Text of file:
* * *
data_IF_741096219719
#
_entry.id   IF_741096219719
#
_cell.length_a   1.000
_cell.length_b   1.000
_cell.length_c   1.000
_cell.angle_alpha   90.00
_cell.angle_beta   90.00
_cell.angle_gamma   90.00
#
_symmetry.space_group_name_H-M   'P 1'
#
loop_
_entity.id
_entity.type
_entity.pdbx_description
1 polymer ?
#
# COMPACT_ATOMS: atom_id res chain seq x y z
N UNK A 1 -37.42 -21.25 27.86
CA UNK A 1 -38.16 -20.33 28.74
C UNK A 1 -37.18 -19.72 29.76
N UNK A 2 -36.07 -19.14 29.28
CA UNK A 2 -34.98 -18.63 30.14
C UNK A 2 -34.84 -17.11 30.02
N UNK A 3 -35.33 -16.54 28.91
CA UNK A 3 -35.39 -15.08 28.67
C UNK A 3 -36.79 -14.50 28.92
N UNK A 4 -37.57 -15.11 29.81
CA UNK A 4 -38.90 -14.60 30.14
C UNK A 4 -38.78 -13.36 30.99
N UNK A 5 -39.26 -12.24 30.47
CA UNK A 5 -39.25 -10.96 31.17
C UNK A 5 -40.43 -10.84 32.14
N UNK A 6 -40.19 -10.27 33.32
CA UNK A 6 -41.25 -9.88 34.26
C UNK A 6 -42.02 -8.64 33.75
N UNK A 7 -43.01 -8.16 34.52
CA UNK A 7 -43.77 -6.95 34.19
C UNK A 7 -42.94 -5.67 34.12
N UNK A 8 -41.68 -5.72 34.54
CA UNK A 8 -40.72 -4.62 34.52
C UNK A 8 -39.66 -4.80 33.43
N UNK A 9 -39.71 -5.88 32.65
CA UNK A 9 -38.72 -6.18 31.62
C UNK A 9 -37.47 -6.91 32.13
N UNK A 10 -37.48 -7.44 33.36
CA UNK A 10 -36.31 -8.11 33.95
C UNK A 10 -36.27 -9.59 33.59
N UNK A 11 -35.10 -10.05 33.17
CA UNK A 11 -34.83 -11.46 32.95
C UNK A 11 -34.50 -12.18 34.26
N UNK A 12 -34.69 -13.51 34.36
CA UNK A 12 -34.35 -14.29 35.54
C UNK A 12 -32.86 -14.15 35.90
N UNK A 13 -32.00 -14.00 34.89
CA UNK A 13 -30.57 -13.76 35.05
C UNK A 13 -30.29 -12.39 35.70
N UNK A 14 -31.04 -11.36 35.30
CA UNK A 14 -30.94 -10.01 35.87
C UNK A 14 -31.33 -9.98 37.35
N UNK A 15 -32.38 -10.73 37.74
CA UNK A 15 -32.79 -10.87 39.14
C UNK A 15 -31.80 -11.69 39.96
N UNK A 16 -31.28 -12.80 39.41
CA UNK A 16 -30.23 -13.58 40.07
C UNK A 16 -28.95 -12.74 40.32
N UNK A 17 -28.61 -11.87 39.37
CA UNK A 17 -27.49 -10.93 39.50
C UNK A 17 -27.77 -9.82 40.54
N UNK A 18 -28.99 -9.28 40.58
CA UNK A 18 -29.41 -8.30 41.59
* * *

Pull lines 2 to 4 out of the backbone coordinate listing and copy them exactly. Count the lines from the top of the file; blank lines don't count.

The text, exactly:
#
_entry.id   IF_741096219719
#